'I want to bring it home' - Woman's three-year quest for late father's boat
- Credit: Topsail Marine Yacht Brokers/Sarah Spinks (inset)
A woman's three-year quest to find her late father's beloved boat has ended in a marine graveyard in Essex - and now she is seeking help to bring the vessel home.
After Ellingham man Robert Neil Spinks died in October, 2017, his daughter, Sarah, promised herself she would discover the whereabouts of his old cruiser, a Sea King called Alcyone.
Ms Spinks, 38, said: "That boat was his pride and joy. He spent months of blood, sweat and tears restoring it."
Built in the 1960s and made from mahogany, one of the vessel's distinguishing features was a wooden fish carved out of the cabin, which they were told had been blessed by a monk.
Mr Spinks would take his wife and daughter sailing up the Broads and out to sea on holidays.
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"We all loved that boat," said Ms Spinks.
But after a series of strokes and the onset of dementia, Mr Spinks could no longer sail and had to sell the boat. That was in 2005.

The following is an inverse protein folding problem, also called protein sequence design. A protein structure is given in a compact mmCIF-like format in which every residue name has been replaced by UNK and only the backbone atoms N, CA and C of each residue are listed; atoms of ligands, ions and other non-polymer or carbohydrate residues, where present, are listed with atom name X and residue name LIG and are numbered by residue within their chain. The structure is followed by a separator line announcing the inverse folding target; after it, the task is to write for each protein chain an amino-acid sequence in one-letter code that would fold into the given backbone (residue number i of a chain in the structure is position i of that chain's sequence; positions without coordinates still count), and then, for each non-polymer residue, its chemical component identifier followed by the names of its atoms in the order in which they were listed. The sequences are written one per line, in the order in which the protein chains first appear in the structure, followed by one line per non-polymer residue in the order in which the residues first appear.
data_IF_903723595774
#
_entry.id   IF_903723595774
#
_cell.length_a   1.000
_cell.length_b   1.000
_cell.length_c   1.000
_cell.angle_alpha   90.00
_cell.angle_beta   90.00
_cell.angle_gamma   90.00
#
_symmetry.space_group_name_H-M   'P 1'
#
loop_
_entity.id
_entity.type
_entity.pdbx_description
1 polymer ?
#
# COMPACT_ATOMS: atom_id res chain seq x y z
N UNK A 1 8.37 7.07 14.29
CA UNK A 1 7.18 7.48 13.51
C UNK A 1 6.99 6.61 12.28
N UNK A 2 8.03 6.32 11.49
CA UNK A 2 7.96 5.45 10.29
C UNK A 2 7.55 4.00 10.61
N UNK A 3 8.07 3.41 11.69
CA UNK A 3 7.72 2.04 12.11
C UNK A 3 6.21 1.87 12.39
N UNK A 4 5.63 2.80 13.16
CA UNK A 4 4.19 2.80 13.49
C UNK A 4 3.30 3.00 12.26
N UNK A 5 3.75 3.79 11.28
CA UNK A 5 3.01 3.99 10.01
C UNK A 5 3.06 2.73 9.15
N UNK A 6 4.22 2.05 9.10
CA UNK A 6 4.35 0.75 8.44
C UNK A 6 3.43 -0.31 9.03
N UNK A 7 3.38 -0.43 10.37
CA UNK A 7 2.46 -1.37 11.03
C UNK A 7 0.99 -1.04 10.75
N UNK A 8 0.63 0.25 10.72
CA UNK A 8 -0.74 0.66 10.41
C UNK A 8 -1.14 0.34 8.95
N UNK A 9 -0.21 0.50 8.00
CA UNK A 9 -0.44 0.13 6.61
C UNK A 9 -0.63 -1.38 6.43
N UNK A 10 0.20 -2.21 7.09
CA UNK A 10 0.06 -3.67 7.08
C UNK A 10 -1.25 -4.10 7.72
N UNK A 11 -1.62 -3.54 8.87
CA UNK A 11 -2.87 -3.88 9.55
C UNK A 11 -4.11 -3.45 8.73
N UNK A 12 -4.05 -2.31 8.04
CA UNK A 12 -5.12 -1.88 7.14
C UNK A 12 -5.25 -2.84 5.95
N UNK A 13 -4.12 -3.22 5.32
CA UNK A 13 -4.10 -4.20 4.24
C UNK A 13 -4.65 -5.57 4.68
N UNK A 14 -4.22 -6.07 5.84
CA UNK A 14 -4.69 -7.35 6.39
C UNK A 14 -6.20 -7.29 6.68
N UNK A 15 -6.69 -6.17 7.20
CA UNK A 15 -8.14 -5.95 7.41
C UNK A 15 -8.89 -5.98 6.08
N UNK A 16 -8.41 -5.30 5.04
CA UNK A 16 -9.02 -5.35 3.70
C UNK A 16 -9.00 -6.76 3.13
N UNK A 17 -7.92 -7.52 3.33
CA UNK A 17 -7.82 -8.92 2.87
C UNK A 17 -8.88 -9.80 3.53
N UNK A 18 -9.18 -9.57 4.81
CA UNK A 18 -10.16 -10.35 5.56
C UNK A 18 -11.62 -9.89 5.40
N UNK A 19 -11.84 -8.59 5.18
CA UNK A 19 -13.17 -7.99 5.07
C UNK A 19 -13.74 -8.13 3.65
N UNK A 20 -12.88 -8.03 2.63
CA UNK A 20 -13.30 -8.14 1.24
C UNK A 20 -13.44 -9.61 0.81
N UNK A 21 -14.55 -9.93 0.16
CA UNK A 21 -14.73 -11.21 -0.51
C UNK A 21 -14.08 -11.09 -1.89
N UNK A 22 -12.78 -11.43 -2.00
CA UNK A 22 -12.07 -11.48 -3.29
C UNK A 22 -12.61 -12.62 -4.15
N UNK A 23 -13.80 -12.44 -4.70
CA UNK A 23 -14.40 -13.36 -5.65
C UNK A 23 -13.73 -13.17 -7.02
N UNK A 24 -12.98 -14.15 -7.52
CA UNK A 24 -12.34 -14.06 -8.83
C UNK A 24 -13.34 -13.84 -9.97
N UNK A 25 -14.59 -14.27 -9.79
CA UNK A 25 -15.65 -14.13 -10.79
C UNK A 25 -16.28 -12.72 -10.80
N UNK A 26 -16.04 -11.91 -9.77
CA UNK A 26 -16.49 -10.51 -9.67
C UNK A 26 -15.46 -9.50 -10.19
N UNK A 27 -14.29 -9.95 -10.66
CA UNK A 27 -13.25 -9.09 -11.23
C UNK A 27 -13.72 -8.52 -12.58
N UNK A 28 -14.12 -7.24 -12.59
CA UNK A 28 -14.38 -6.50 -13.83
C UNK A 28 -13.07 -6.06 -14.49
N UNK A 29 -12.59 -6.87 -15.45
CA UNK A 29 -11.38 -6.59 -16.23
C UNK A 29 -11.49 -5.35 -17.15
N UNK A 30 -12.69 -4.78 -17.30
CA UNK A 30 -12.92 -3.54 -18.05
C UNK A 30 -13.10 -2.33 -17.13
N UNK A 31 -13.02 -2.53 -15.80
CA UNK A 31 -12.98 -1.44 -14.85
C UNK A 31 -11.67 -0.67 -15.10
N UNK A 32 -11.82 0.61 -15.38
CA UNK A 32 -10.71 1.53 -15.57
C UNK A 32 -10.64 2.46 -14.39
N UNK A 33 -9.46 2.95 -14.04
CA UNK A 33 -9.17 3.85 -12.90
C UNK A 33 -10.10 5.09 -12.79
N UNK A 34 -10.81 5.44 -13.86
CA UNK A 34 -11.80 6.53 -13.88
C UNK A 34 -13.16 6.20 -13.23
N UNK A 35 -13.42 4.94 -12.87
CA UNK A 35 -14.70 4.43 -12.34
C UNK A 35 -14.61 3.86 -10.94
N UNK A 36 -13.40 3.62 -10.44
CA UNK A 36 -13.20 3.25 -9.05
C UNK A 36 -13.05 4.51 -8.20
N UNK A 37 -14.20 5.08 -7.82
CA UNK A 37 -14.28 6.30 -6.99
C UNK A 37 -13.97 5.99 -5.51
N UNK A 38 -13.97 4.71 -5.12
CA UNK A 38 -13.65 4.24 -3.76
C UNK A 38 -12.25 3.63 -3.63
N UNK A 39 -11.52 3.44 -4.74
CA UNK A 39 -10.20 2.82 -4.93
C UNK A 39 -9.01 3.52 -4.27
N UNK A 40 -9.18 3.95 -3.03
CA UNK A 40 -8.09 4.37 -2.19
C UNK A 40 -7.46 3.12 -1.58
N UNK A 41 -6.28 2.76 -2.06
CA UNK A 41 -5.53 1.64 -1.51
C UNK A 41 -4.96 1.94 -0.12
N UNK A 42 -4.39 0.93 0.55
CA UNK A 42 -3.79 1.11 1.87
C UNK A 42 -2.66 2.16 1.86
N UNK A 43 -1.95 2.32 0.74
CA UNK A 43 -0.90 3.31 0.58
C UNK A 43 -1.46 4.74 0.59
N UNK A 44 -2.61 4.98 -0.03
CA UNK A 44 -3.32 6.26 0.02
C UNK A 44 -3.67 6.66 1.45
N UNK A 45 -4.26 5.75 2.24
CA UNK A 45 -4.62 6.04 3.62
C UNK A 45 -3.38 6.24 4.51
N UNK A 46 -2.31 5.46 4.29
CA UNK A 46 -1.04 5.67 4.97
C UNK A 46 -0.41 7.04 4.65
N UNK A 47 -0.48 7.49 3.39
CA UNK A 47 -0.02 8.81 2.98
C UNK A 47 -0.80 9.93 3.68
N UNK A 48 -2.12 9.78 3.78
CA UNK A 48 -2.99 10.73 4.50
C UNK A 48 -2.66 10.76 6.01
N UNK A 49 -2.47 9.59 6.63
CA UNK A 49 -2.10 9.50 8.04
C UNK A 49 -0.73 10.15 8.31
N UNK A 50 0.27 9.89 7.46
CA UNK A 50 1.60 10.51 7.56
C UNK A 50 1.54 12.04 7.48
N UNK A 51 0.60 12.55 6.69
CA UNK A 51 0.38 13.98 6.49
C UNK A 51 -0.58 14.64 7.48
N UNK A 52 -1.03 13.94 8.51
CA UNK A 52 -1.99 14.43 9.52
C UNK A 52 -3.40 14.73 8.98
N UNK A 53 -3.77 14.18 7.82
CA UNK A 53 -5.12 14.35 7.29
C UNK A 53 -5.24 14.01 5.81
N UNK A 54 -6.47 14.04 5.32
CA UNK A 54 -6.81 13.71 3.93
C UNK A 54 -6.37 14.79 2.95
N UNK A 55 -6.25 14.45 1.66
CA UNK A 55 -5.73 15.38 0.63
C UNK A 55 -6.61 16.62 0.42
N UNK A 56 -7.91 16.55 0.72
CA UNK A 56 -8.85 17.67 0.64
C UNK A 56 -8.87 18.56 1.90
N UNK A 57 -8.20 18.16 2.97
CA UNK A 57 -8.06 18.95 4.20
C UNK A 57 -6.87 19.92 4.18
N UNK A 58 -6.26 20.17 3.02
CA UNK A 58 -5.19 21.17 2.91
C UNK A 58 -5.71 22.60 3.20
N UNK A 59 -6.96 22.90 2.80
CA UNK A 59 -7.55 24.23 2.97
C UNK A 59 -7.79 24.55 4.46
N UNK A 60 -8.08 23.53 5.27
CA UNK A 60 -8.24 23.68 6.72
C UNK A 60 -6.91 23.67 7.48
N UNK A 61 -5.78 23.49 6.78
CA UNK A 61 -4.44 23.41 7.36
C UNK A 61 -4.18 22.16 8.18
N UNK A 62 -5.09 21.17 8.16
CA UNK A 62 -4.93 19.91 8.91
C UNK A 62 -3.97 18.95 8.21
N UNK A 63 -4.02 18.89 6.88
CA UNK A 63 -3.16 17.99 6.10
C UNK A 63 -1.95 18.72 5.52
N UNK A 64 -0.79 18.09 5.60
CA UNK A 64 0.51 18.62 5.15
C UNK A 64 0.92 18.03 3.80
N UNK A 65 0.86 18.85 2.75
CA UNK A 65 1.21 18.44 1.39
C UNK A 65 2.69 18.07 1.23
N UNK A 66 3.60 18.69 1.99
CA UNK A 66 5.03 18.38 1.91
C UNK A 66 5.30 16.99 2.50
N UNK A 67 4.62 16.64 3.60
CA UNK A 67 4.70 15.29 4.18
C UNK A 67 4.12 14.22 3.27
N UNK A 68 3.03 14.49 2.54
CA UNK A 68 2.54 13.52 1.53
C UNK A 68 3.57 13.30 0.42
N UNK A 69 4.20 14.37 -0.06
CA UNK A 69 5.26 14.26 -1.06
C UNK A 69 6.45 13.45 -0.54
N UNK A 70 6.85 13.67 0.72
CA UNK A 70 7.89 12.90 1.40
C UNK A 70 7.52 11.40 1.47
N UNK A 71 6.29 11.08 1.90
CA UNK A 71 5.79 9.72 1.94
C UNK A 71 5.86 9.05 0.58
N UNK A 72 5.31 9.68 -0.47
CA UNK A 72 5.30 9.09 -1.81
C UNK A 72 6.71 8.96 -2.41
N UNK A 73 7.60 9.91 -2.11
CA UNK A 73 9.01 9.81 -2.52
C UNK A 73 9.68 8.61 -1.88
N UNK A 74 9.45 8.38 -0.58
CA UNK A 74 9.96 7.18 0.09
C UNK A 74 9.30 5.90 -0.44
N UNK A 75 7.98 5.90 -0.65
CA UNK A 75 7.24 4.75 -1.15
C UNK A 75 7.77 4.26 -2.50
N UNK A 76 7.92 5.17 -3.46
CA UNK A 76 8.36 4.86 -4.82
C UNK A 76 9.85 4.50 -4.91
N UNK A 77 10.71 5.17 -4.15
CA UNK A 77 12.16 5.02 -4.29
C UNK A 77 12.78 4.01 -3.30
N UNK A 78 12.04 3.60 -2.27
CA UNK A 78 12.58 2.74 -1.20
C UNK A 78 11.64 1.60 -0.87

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"It was a heartbreaking decision for him," his daughter said.
After he died in October, 2017, Ms Spinks made it her mission to find the 24-foot cruiser, joining at least 30 boating groups on Facebook and asking their members for help.
Last year, she was on the verge of giving up.
But one morning, she opened Google and searched yet again for 'Sea King'. Among the results was a blog written by self-professed "ditch-crawler" Nick Ardley describing a visit to the graveyard at Titchmarsh Marina, in Essex, where he had come across and photographed an old, broken-down Sea King.
"I knew it was my father's boat because of the wooden fish inside it," Ms Spinks said.
From the pictures it was obvious the boat was in a bad way. "It has no engine, no motor, nothing. I just need the funds to take it home," said Ms Spinks.
Her investigation revealed the boat had been bought by someone in Woodbridge and has been sitting in Titchmarsh graveyard since about 2012.
Ms Spinks has set up a Go Fund Me page where she is hoping to raise £500 to transport the boat from Essex back to Ellingham.
"Once I get it, I'm just going to take it one day at a time. After a couple of years, if it's restored, I'll wait and see but I don't think I could let it go.
"It's something I've wanted to do for dad's memory," she said.